I may have been confused about the day when I wrote yesterday’s blog, but there’s no mistaking September 11th. As I opened up the window to write this blog, I wondered what I might write about. But the minute I filled in the posting date, the topic became clear.
I used to work at the World Trade Center, in Building 7, the last one to pancake into a pile of rubble sixteen years ago. The first time they tried to bomb the World Trade Center, I felt our building shudder, saw the smoke emerging from the parking garage entrance, walked down 46 flights of stairs with my frightened colleagues.
But after two years of working in that place, I knew its geography intimately. So when the news reports started coming in on September 11th, I could picture it clear as day. The pockmarked white marble walls, the back stairs, the shortcuts that might have taken some people to safety. Until they pancaked too.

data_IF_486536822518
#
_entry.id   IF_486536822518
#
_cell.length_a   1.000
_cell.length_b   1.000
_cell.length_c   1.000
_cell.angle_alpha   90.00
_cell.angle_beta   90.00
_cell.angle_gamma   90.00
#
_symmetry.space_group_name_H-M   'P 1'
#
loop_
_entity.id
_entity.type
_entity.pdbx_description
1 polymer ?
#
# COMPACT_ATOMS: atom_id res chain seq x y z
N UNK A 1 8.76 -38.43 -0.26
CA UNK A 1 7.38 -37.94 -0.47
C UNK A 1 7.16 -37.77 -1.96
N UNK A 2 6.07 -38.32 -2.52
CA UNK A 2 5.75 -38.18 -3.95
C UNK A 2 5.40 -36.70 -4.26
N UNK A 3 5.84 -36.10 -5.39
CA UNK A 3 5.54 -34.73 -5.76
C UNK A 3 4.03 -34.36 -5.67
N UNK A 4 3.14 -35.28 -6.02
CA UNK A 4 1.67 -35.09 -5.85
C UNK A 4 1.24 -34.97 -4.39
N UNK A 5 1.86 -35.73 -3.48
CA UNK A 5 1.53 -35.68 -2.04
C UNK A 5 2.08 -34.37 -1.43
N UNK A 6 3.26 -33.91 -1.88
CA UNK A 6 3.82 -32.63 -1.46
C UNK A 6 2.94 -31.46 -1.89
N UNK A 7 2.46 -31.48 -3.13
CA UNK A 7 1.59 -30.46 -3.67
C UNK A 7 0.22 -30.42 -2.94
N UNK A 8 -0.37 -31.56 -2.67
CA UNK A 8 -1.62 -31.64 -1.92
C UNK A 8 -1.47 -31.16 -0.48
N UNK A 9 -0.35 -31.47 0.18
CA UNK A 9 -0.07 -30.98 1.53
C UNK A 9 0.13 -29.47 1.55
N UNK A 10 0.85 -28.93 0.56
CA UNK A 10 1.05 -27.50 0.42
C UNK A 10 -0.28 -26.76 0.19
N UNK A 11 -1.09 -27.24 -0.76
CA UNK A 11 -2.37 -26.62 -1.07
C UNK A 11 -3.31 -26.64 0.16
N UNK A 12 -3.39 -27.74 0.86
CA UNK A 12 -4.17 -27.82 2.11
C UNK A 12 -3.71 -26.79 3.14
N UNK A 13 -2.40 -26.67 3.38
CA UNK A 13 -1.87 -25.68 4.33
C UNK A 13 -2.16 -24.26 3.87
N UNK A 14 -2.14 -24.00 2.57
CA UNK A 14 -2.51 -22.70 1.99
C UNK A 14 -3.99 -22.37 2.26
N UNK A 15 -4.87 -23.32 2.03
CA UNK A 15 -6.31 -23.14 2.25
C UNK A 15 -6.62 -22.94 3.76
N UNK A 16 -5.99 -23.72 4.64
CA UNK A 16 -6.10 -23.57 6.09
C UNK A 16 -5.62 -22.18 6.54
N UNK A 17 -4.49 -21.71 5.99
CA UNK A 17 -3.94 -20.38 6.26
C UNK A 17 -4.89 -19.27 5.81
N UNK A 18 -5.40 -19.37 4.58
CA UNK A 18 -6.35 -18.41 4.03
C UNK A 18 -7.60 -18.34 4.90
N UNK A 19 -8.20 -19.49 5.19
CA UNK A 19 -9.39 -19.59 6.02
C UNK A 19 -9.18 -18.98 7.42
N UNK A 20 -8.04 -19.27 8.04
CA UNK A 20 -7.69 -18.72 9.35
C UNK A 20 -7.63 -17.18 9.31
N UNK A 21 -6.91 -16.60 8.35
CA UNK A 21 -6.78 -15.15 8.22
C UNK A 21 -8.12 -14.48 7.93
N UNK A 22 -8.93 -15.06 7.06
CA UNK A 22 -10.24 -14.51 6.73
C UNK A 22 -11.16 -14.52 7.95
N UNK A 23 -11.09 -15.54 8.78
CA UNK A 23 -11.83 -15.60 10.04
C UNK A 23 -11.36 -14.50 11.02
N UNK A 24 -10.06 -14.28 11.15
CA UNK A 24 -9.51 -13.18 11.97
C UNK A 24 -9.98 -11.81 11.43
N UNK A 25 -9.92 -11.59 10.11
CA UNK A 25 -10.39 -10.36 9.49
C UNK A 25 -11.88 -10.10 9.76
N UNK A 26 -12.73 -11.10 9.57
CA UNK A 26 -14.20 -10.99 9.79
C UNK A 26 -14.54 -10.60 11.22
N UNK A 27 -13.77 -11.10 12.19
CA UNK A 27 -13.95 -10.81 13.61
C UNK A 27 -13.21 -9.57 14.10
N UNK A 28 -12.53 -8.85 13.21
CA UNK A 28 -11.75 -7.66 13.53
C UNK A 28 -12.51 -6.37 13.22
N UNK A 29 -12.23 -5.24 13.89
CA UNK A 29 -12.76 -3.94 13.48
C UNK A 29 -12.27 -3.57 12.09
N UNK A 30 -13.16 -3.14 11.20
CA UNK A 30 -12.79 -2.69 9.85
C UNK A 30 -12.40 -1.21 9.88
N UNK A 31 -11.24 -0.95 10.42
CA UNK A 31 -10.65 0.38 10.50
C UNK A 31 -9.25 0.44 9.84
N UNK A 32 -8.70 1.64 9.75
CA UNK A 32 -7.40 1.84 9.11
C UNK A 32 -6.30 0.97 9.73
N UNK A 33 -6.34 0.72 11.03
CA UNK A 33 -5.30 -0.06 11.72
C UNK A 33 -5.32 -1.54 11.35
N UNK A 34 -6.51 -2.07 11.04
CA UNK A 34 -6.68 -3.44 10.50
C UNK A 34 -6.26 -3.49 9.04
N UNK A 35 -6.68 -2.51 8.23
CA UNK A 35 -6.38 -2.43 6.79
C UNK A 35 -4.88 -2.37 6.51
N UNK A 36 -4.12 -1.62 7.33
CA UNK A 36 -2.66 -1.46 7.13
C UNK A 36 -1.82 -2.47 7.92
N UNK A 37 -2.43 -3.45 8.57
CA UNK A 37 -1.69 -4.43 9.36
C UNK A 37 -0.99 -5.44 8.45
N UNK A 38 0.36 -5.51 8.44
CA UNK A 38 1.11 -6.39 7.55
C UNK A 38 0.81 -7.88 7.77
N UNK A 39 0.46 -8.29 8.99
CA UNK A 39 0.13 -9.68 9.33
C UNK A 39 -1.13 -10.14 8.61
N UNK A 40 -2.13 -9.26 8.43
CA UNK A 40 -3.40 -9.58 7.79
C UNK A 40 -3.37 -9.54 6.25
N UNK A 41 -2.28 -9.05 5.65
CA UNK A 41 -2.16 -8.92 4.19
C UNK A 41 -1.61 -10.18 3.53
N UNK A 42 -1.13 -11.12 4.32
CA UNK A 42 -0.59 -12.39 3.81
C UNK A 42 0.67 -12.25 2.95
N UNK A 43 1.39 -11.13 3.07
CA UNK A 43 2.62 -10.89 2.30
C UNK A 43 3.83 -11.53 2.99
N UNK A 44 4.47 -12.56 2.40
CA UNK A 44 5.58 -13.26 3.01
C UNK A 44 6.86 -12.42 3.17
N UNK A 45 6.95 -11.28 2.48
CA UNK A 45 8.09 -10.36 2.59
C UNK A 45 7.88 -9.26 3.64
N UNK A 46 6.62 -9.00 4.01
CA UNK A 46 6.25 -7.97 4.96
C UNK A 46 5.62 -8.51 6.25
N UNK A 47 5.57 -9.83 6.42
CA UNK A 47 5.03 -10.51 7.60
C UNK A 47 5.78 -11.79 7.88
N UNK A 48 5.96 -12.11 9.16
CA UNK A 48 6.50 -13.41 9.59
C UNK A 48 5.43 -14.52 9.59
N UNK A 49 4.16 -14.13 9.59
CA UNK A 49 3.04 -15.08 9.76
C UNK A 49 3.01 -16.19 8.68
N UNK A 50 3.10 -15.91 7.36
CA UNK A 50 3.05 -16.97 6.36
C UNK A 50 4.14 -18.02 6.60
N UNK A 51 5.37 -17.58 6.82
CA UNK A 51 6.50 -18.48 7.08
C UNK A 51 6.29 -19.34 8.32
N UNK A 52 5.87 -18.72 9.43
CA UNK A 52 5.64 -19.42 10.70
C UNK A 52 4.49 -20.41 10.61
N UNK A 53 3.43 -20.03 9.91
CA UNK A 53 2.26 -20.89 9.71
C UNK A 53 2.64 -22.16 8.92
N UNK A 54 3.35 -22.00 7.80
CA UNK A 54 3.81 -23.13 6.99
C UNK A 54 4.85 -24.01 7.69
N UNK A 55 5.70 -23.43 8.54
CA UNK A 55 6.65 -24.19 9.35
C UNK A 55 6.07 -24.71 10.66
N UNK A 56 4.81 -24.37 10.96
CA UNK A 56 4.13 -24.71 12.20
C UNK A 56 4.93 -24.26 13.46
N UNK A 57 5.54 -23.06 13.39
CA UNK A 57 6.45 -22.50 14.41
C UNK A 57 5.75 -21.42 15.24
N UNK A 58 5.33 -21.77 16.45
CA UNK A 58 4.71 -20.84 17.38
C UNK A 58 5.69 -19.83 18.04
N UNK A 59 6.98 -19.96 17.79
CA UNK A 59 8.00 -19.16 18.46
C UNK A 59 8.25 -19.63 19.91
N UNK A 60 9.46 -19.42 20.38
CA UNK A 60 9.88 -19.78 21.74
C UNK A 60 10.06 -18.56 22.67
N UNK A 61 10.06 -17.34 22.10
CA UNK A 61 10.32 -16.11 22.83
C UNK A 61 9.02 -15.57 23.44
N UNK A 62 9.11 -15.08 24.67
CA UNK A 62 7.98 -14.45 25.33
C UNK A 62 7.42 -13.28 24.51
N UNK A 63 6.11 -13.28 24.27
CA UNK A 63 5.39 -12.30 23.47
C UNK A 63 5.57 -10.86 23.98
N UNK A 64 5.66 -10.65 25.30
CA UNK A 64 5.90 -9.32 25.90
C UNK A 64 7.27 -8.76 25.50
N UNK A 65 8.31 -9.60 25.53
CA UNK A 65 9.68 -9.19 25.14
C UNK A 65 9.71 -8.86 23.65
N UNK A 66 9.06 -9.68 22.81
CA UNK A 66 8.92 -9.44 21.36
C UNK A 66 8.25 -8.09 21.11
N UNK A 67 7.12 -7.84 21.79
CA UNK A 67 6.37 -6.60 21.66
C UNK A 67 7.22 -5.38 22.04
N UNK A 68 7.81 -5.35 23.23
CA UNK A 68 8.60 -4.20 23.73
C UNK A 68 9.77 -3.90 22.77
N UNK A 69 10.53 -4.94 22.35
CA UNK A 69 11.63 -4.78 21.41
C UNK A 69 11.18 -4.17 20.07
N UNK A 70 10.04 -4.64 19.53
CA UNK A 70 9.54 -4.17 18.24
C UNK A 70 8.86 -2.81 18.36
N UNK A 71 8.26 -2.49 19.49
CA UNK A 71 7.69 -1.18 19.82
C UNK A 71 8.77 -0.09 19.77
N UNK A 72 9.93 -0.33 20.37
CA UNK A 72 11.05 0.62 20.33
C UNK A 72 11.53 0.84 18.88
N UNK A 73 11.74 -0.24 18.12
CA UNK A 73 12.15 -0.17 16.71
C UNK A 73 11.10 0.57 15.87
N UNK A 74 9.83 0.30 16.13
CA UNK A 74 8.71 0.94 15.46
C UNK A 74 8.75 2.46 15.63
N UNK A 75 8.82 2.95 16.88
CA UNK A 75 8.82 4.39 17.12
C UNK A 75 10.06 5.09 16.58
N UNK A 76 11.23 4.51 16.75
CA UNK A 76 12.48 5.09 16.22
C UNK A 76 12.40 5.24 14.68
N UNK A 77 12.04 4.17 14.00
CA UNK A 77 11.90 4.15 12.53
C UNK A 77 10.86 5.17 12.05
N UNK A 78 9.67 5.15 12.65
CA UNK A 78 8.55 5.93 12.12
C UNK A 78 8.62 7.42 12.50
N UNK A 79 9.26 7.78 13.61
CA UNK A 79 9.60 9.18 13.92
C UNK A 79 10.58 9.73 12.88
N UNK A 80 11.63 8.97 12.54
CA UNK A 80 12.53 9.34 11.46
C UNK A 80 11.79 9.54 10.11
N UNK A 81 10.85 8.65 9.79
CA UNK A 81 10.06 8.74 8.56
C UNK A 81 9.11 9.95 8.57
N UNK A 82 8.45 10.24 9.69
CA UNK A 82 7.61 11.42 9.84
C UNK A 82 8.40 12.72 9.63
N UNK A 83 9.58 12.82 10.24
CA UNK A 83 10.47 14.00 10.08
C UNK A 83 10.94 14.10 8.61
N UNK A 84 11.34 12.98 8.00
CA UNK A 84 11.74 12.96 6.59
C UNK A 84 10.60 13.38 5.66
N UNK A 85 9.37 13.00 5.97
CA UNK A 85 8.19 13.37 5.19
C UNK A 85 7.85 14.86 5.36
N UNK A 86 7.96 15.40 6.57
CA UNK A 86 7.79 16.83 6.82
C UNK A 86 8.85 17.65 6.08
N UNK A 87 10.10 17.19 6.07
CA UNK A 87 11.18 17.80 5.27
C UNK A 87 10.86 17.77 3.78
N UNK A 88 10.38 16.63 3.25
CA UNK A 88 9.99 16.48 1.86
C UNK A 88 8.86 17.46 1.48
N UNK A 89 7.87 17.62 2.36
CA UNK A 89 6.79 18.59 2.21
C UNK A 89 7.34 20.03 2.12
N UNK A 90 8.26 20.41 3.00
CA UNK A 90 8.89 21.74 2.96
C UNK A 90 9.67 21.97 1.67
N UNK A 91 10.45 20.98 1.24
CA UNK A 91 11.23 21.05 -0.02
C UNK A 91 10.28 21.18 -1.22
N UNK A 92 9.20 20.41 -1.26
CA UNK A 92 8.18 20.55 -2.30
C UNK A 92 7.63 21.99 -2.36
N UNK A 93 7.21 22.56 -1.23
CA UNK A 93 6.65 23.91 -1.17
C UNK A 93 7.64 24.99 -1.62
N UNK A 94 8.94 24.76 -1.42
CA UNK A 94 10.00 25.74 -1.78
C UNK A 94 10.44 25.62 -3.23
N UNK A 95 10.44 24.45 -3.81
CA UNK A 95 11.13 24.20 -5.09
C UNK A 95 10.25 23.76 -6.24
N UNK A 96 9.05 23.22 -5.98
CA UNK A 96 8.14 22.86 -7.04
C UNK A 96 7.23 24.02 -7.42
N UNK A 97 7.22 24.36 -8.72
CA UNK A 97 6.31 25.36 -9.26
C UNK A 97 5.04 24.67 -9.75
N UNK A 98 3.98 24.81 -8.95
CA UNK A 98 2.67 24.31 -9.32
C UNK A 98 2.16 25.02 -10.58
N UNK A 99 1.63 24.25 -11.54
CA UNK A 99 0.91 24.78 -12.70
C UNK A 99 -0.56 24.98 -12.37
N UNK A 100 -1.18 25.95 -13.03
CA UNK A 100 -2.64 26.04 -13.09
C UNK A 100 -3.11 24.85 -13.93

A lot changed on September 11th, so much more than the New York City skyline. One of my friends became a Republican, worried that the Democrats would compromise our safety. Xenophobia came out of the closet on September 11th and it’s only grown stronger since. My Republican friend is not a xenophobe—and didn’t vote for Trump—but many others are. And did.
As determined as we were not to “let the terrorists win,” the America we live in today is not the same country I grew up in, not the same country we were on September 10th—or even September 12th—sixteen years ago.
Me, I’ll be taking a social media break today. I can’t stand to see my feeds stuffed with waving flags and “Never Forget” admonitions.
I don’t need the reminder, thanks.
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